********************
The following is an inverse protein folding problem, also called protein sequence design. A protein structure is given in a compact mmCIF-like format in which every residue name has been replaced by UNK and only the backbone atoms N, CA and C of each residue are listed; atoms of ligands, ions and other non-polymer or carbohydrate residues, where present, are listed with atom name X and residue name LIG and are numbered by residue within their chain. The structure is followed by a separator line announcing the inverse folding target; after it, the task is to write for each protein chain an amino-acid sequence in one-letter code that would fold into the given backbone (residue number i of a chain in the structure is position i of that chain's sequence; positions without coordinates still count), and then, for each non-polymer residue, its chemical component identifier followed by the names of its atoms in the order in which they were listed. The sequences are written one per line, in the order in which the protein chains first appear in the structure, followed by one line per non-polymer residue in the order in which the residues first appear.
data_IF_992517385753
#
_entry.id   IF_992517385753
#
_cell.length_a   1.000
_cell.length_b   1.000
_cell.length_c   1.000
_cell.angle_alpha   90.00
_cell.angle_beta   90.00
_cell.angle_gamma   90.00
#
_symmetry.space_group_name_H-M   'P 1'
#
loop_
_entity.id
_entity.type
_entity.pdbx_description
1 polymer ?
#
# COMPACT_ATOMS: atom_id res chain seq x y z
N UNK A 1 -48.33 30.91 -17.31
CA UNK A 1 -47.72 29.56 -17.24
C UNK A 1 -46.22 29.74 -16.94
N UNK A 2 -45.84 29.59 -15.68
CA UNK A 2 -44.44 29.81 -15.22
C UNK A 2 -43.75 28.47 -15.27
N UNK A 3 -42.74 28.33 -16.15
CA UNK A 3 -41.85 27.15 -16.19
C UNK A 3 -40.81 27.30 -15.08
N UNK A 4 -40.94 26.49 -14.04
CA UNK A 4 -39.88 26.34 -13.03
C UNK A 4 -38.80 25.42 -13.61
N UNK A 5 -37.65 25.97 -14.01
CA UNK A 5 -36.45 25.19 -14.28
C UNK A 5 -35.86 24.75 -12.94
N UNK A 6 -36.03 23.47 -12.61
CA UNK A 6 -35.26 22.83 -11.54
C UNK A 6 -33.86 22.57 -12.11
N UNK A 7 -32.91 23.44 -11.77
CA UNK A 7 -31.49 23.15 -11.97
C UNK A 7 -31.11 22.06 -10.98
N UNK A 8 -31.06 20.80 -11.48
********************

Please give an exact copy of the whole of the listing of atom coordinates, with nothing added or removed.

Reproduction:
The following is an inverse protein folding problem, also called protein sequence design. A protein structure is given in a compact mmCIF-like format in which every residue name has been replaced by UNK and only the backbone atoms N, CA and C of each residue are listed; atoms of ligands, ions and other non-polymer or carbohydrate residues, where present, are listed with atom name X and residue name LIG and are numbered by residue within their chain. The structure is followed by a separator line announcing the inverse folding target; after it, the task is to write for each protein chain an amino-acid sequence in one-letter code that would fold into the given backbone (residue number i of a chain in the structure is position i of that chain's sequence; positions without coordinates still count), and then, for each non-polymer residue, its chemical component identifier followed by the names of its atoms in the order in which they were listed. The sequences are written one per line, in the order in which the protein chains first appear in the structure, followed by one line per non-polymer residue in the order in which the residues first appear.
data_IF_992517385753
#
_entry.id   IF_992517385753
#
_cell.length_a   1.000
_cell.length_b   1.000
_cell.length_c   1.000
_cell.angle_alpha   90.00
_cell.angle_beta   90.00
_cell.angle_gamma   90.00
#
_symmetry.space_group_name_H-M   'P 1'
#
loop_
_entity.id
_entity.type
_entity.pdbx_description
1 polymer ?
#
# COMPACT_ATOMS: atom_id res chain seq x y z
N UNK A 1 -48.33 30.91 -17.31
CA UNK A 1 -47.72 29.56 -17.24
C UNK A 1 -46.22 29.74 -16.94
N UNK A 2 -45.84 29.59 -15.68
CA UNK A 2 -44.44 29.81 -15.22
C UNK A 2 -43.75 28.47 -15.27
N UNK A 3 -42.74 28.33 -16.15
CA UNK A 3 -41.85 27.15 -16.19
C UNK A 3 -40.81 27.30 -15.08
N UNK A 4 -40.94 26.49 -14.04
CA UNK A 4 -39.88 26.34 -13.03
C UNK A 4 -38.80 25.42 -13.61
N UNK A 5 -37.65 25.97 -14.01
CA UNK A 5 -36.45 25.19 -14.28
C UNK A 5 -35.86 24.75 -12.94
N UNK A 6 -36.03 23.47 -12.61
CA UNK A 6 -35.26 22.83 -11.54
C UNK A 6 -33.86 22.57 -12.11
N UNK A 7 -32.91 23.44 -11.77
CA UNK A 7 -31.49 23.15 -11.97
C UNK A 7 -31.11 22.06 -10.98
N UNK A 8 -31.06 20.80 -11.48